Intel Skylake Z170 Chipset Specs Leaked – Socket LGA 1151 Inbound

This leak comes courtesy of Fudzilla. They've got their hands on some more Skylake-s related platform specs. Fudzilla has been a consistently accurate source of leaks. So rest assured that what you'll read here will materialize in some form or fashion next year.

The more we hear about Skylake-S the more we realize what a conflicting product this has been for Intel. We still expect to see both Broadwell and Skylake CPUs coexisting in 2015. Having two different CPU generations launch months within each other is unusual to say the least. But all of this can be traced back to Intel's 14nm struggles. Had the 14nm process been on time Broadwell wouldn't have needed to coexist with Skylake, because it would've been launched much earlier. Remember Intel had to release Haswell refresh parts only because Broadwell wasn't ready.

Intel Introducing a New Socket and Chipset With Skylake

According to Fudzilla Skylake-S processors will replace non-K Haswell refresh "Devil's Canyon" chips. So although Intel will be introducing a new family of CPUs they'll be very limited in terms of overclocking due to their locked nature.

Skylake processors will require a new socket. LGA 1151 which has one additional pin compared to the current LGA 1150 socket. Skylake will supoort both DDR4 1.2v and DDR3L 1.35v. Apparently the motherboard makers will decide which memory architecture to support on each board. The motherboard will only support one type or the other, not both simultaneously.

Overclockable K-suffix CPUs will only be released in the Broadwell flavor. At leas initially, overclockable Skylake parts are still missing from Intel's roadmap. One thing's for sure though is that if they do come out it'll be after the flock of mainstream Skylake chips has been released. So expect to see it in Q3 or Q4 or 2015.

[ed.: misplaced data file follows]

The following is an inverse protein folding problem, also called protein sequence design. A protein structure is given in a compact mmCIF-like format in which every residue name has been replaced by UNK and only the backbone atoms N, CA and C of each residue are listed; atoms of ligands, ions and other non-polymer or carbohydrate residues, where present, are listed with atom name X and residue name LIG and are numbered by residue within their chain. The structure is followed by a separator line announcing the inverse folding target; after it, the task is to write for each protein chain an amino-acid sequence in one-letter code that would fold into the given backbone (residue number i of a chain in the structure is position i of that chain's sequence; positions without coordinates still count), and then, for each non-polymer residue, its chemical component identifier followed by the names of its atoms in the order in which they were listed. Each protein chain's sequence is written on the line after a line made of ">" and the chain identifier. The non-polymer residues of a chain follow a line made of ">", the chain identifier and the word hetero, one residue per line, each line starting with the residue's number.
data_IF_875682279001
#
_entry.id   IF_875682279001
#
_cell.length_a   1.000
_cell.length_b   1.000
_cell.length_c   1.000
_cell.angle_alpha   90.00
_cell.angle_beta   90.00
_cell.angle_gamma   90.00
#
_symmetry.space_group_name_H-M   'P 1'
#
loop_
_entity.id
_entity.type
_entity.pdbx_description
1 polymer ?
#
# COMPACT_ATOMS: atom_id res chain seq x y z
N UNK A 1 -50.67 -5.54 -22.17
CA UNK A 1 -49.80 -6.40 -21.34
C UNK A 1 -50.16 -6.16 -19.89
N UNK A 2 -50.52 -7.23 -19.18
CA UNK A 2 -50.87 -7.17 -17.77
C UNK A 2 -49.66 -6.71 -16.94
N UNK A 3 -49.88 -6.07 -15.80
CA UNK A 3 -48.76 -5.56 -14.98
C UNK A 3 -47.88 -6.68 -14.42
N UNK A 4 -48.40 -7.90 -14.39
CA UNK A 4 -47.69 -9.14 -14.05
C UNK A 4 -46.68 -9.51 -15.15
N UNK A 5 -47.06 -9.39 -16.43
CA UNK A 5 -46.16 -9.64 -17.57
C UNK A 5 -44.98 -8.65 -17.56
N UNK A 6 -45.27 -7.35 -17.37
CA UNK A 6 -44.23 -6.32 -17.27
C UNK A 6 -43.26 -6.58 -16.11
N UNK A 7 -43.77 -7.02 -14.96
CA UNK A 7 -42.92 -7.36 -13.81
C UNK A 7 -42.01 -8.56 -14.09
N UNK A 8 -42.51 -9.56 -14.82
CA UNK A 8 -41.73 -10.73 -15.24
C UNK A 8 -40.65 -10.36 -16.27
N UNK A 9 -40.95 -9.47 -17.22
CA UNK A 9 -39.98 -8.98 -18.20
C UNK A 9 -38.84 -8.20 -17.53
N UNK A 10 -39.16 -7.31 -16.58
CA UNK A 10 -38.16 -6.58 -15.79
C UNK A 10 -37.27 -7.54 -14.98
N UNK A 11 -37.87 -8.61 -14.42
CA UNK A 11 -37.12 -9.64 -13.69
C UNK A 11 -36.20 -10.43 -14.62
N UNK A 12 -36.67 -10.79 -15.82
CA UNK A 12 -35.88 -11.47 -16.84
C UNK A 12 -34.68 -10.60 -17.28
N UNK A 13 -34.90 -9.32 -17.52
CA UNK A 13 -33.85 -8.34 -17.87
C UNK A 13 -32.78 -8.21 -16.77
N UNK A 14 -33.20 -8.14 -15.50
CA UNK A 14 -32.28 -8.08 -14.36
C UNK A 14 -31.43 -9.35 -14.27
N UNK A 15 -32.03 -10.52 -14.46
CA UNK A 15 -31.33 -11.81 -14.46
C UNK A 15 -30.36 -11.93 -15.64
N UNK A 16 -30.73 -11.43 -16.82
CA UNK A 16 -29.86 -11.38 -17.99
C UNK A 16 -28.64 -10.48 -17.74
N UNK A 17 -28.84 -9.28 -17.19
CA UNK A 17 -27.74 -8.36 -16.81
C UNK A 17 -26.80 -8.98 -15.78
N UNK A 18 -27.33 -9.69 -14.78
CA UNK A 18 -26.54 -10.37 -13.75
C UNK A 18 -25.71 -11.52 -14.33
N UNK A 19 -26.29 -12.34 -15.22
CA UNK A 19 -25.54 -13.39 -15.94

The new enthusiast chipset for SKylake is dubbed Z170. It maintains dual channel memory support with up to four dims in total. Z170 will also support a whopping number of USB ports. 14 in total, 10 of which are USB 3.0 and 4 are USB 2.0. USB 3.1 support is still missing unfortunately, so board makers will have to resort to using their own controllers if they want to enable it.

The Z170 chipset will also support six SATA 6Gbps ports and 20 lanes of PCI express connectivity. Z170 boards will also feature three SATA Express x2 interfaces in addition to four M.2 interfaces.  mSATA will not make a return in Z170.

All in all Skylake seems to be more of an evolutionary step rather than a revolutionary one. Both in terms feature-set and performance. I can't believe that it's been almost eight years since quad cores were introduced, 9 years since dual core CPUs were introduced. And we're still limited to quad core/module eight thread offerings at the mainstream level from both Intel and AMD. Intel doesn't seem keen on changing that with Skylake, let's hope AMD has different plans for Zen.

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